Written by, directed by and starring Jessica Hynes in her feature debut, The Fight follows mother Tina as she struggles to cope with her day-to-day life. Her eldest daughter (Sennia Nanua) is being bullied at school, her mother (Anita Dobson) is threatening to leave her father (Christopher Fairbank), and the relationship with her husband (Shaun Parkes) is nearing its own breaking point. To deal with these issues, Tina decides to face them head-on in the boxing ring, fighting for her own self-esteem to gain the strength to hold her family together. Putting a new spin on the underdog fighter story, This film is an inspirational tale of finding strength and courage, but one that lacks enough focus in its many subplots to deliver the knockout blow.
Featuring a who’s who of incredible British talent including Sally Philipps, Russell Brand, Liv Hill and Alice Lowe, the movie is bursting with outstanding performances. Philips, in particular, as the music teacher we all wished we had, consistently shines whenever she’s onscreen, delivering sly chuckles and setting up the more dramatic moments as she goes. With talent such as hers, her potential feels somewhat wasted with the little screen time she’s given. The same goes for Lowe who briefly appears in a small – but hilarious – cameo.
This is not to take anything away from the core cast, however. Hynes’s performance is nothing short of extraordinary. Mixing the classic tongue-and-cheek British humour with a very troubled character trying to redeem herself, the actor paints a fully three-dimensional protagonist for audiences to root for. The soundtrack, too, is a notable highlight, coating the picture in atmospheric, electronic tones.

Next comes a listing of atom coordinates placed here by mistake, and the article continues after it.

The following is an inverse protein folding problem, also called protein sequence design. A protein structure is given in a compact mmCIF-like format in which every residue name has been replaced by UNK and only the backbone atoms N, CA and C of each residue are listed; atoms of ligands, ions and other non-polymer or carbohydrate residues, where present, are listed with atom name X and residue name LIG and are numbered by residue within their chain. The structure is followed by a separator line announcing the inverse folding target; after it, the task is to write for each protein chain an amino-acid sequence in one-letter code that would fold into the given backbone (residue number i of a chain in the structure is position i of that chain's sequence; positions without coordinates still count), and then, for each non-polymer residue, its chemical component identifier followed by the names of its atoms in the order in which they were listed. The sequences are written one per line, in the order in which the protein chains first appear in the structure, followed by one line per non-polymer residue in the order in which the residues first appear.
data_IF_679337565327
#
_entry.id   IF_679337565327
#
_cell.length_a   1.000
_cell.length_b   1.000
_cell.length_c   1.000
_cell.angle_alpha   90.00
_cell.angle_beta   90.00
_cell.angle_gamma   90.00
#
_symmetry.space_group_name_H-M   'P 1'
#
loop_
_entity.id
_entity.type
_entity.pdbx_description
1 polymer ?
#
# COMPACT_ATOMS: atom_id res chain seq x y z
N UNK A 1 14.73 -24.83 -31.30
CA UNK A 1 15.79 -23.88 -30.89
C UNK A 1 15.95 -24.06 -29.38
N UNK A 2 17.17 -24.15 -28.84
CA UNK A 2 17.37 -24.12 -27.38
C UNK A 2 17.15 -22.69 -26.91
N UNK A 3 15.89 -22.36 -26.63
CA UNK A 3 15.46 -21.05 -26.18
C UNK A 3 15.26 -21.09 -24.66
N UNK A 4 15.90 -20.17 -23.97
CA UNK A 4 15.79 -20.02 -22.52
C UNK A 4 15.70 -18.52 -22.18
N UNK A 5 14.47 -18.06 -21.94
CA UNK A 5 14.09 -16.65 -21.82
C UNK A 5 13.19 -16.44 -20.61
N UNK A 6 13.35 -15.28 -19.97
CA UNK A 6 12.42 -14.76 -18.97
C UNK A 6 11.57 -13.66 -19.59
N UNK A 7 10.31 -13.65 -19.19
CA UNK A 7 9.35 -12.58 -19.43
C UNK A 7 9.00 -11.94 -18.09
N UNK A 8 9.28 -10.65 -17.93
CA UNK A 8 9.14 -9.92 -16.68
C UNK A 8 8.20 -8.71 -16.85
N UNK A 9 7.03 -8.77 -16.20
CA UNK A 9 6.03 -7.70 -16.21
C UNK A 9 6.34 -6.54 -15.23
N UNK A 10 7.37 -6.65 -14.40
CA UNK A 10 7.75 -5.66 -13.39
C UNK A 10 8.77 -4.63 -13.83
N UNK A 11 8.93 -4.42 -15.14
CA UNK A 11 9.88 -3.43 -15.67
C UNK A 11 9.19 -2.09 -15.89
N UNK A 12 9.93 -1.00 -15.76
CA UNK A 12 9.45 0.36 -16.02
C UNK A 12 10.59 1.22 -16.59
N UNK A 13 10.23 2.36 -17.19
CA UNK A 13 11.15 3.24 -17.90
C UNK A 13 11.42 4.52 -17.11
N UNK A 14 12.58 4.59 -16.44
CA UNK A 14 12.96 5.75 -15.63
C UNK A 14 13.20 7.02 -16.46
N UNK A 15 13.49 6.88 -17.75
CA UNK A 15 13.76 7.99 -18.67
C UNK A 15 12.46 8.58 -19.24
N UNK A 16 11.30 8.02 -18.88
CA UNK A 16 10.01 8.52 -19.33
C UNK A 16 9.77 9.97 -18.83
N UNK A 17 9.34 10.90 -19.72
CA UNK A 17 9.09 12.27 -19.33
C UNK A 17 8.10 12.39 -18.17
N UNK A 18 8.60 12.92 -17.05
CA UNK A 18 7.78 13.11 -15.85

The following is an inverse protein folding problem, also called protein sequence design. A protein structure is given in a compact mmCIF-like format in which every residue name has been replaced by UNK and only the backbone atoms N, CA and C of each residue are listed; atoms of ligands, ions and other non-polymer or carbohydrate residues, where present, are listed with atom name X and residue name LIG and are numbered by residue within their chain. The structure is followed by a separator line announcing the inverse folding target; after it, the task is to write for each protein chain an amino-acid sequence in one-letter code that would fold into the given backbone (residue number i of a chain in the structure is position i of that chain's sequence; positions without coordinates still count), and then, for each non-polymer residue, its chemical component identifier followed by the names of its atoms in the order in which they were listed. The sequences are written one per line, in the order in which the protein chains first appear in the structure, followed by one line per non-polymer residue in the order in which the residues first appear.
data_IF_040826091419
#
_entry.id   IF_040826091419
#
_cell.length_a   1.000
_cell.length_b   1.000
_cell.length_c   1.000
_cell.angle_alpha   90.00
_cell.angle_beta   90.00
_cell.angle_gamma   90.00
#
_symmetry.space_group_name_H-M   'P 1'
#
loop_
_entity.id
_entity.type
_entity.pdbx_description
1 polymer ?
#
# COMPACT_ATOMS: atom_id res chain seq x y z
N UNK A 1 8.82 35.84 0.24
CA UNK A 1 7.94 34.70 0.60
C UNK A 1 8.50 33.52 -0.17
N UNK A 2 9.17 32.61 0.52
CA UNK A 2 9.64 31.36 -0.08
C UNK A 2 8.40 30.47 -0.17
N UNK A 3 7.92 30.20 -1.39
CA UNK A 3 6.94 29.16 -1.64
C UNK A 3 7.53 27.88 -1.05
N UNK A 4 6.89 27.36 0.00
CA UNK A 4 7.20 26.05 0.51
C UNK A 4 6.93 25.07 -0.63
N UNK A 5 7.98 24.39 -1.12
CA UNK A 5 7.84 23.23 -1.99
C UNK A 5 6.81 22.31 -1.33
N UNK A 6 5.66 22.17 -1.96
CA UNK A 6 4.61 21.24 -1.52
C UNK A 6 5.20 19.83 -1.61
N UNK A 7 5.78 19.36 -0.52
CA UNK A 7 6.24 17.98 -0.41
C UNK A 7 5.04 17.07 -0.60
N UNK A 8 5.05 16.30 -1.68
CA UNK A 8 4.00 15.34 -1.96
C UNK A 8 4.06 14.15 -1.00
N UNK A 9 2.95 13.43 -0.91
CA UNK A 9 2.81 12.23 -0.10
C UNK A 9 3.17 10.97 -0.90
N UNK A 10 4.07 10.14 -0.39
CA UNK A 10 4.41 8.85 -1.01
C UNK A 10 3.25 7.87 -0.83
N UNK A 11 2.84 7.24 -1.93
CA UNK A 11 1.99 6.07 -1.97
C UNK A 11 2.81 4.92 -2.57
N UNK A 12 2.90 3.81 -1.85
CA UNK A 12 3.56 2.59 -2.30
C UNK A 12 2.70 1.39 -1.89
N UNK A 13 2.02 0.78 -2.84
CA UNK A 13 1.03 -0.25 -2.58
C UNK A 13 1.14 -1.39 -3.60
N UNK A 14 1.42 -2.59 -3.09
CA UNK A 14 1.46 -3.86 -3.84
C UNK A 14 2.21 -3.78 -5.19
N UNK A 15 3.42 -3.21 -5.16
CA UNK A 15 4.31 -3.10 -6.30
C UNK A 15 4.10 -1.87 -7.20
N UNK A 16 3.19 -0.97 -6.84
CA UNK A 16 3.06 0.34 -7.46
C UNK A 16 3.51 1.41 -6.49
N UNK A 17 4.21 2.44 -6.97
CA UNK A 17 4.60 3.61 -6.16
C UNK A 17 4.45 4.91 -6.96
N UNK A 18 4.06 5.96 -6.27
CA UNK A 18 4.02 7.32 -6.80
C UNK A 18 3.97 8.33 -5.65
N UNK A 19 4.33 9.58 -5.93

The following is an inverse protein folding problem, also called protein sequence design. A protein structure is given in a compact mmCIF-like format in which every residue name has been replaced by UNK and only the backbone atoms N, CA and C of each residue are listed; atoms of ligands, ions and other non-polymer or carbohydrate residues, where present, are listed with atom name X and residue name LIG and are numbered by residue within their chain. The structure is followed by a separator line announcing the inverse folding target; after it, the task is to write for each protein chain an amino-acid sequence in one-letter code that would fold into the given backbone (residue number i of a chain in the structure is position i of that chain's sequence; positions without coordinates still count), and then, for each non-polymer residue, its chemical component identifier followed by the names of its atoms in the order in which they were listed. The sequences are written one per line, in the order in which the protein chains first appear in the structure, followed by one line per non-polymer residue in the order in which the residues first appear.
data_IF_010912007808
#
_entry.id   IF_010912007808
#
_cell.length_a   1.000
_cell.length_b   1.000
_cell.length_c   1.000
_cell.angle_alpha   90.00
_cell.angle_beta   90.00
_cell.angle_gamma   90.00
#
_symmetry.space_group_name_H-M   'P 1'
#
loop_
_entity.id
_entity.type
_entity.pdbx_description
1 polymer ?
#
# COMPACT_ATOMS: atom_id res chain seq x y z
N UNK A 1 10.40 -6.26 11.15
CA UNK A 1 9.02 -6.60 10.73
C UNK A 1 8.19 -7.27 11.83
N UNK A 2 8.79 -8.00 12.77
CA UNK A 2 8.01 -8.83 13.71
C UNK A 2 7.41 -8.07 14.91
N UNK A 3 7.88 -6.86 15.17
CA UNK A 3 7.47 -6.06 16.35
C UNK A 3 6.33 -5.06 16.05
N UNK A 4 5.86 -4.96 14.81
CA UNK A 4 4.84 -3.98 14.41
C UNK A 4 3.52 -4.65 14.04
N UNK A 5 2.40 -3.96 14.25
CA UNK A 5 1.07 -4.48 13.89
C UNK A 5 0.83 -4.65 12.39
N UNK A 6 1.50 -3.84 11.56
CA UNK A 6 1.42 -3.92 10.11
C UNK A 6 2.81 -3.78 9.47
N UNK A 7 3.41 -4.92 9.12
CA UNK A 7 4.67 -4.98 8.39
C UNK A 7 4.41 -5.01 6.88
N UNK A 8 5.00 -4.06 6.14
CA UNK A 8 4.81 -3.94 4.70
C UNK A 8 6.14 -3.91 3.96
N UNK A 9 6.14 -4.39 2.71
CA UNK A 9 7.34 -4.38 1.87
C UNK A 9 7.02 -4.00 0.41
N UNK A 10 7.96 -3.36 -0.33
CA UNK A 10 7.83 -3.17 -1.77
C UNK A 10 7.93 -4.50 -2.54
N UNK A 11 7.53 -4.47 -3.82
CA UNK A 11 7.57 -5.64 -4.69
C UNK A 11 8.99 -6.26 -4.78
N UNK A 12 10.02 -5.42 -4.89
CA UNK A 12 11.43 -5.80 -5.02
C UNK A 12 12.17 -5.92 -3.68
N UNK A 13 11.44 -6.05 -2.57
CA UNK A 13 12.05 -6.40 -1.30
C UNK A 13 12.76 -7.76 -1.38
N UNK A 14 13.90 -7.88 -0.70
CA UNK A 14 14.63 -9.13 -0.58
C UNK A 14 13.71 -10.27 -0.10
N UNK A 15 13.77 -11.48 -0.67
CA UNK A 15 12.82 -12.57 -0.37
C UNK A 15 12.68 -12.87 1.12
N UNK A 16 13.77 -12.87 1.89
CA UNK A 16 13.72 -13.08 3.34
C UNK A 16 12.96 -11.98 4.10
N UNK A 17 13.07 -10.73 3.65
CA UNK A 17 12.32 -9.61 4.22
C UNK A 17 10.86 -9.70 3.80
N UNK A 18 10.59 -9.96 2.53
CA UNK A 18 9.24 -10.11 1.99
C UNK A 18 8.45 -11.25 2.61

Although the film is able to handle delicate subjects like bullying and abuse alongside the long-lasting effects they can have on individuals with great care and respect – through both explosive outbursts and quiet moments of reflection – the script is simply unable to balance each of its subplots to maximum effect. We cut frequently between each narrative, and consequently, there isn’t sufficient time to flesh out each story thread enough for it to truly matter, with some even becoming lost in the surprisingly complex web being spun. While the conclusion isn’t designed to give any concrete resolution to the problems, it nonetheless feels anticlimactic.
The titular battle in Hynes’s feature debut may be metaphorical, but it’s entertaining nonetheless – even if it’s unable to floor viewers with the powerful blows it should be throwing.
The Fight is released in select cinemas on 15th March 2019.
Watch the trailer for The Fight here: